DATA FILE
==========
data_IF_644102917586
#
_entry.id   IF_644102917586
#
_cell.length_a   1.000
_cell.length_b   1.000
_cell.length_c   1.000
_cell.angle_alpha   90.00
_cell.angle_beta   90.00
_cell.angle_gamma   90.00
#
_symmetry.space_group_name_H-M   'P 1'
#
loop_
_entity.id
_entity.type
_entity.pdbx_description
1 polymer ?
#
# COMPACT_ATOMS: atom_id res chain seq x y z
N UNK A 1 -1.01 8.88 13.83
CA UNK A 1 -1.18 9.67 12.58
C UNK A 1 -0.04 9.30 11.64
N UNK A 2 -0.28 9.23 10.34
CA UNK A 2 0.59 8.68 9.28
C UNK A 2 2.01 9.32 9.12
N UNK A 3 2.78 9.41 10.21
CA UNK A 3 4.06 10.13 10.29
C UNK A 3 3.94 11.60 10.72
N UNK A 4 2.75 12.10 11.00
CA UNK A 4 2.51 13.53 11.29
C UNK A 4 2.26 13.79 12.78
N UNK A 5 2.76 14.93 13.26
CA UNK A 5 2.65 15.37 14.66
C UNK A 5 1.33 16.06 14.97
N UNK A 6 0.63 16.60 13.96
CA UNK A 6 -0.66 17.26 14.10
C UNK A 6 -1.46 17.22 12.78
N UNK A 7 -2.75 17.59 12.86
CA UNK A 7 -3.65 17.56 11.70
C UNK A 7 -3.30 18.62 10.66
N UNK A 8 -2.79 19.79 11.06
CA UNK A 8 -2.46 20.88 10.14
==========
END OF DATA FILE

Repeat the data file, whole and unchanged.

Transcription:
data_IF_644102917586
#
_entry.id   IF_644102917586
#
_cell.length_a   1.000
_cell.length_b   1.000
_cell.length_c   1.000
_cell.angle_alpha   90.00
_cell.angle_beta   90.00
_cell.angle_gamma   90.00
#
_symmetry.space_group_name_H-M   'P 1'
#
loop_
_entity.id
_entity.type
_entity.pdbx_description
1 polymer ?
#
# COMPACT_ATOMS: atom_id res chain seq x y z
N UNK A 1 -1.01 8.88 13.83
CA UNK A 1 -1.18 9.67 12.58
C UNK A 1 -0.04 9.30 11.64
N UNK A 2 -0.28 9.23 10.34
CA UNK A 2 0.59 8.68 9.28
C UNK A 2 2.01 9.32 9.12
N UNK A 3 2.78 9.41 10.21
CA UNK A 3 4.06 10.13 10.29
C UNK A 3 3.94 11.60 10.72
N UNK A 4 2.75 12.10 11.00
CA UNK A 4 2.51 13.53 11.29
C UNK A 4 2.26 13.79 12.78
N UNK A 5 2.76 14.93 13.26
CA UNK A 5 2.65 15.37 14.66
C UNK A 5 1.33 16.06 14.97
N UNK A 6 0.63 16.60 13.96
CA UNK A 6 -0.66 17.26 14.10
C UNK A 6 -1.46 17.22 12.78
N UNK A 7 -2.75 17.59 12.86
CA UNK A 7 -3.65 17.56 11.70
C UNK A 7 -3.30 18.62 10.66
N UNK A 8 -2.79 19.79 11.06
CA UNK A 8 -2.46 20.88 10.14